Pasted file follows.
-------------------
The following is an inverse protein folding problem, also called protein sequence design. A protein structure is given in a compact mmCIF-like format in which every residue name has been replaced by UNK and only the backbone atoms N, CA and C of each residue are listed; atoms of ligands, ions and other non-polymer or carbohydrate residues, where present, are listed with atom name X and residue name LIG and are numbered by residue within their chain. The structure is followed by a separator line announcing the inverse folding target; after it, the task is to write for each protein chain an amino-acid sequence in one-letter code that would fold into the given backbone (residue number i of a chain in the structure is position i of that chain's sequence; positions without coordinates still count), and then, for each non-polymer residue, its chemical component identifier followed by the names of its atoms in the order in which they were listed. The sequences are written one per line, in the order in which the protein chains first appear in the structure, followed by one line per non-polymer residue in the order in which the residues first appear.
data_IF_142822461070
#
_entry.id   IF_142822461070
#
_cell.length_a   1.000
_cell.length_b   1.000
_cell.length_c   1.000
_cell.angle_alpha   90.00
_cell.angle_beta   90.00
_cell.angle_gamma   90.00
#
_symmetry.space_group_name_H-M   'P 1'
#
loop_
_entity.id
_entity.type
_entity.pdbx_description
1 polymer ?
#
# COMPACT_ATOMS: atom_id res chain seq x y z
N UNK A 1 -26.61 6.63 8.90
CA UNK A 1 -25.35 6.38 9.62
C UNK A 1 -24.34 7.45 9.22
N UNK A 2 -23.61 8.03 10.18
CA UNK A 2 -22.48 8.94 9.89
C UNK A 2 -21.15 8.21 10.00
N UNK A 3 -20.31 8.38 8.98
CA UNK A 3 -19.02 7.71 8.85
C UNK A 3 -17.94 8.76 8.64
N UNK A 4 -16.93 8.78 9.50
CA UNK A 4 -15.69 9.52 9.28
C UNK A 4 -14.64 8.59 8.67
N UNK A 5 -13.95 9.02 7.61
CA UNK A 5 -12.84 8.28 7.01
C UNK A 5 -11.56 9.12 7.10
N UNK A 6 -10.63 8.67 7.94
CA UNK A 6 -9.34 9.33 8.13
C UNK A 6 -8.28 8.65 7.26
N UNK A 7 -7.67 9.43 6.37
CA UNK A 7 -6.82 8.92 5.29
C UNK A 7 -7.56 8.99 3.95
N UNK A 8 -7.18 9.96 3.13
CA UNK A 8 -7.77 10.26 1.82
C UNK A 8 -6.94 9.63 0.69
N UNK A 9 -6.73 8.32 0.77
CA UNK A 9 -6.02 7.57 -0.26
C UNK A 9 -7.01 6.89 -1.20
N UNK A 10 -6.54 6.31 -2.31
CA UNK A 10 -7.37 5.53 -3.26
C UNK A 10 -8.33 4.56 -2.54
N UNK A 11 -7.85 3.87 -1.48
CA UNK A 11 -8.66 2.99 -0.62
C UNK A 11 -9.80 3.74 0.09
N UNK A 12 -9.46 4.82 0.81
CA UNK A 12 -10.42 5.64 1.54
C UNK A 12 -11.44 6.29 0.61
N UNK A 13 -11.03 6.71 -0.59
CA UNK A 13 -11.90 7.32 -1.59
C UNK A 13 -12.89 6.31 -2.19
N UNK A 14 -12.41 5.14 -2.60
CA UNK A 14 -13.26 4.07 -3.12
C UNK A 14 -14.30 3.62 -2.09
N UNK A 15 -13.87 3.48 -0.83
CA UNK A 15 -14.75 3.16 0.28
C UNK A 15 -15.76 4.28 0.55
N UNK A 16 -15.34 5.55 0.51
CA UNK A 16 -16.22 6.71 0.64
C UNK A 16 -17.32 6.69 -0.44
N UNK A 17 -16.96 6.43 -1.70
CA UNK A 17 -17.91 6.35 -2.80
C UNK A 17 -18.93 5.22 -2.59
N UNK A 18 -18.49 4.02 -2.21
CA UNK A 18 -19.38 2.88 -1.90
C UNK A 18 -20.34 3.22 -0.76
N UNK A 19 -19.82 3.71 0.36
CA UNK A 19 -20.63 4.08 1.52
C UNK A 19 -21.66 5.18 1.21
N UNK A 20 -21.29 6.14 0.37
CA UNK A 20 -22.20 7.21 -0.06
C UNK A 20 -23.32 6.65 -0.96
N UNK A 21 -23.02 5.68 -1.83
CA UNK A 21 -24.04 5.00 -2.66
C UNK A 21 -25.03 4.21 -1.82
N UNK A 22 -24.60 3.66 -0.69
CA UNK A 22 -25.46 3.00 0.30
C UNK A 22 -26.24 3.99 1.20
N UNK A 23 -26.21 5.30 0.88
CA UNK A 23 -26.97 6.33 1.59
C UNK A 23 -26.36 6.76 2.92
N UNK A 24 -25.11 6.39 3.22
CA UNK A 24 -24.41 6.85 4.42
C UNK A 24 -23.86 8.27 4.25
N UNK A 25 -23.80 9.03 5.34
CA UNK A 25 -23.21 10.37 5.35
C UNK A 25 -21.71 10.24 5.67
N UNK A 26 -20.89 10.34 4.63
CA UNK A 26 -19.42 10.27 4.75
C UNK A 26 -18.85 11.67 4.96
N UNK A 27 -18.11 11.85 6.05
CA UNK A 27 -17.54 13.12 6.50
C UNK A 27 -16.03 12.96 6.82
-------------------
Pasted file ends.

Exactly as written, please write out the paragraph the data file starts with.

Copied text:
The following is an inverse protein folding problem, also called protein sequence design. A protein structure is given in a compact mmCIF-like format in which every residue name has been replaced by UNK and only the backbone atoms N, CA and C of each residue are listed; atoms of ligands, ions and other non-polymer or carbohydrate residues, where present, are listed with atom name X and residue name LIG and are numbered by residue within their chain. The structure is followed by a separator line announcing the inverse folding target; after it, the task is to write for each protein chain an amino-acid sequence in one-letter code that would fold into the given backbone (residue number i of a chain in the structure is position i of that chain's sequence; positions without coordinates still count), and then, for each non-polymer residue, its chemical component identifier followed by the names of its atoms in the order in which they were listed. The sequences are written one per line, in the order in which the protein chains first appear in the structure, followed by one line per non-polymer residue in the order in which the residues first appear.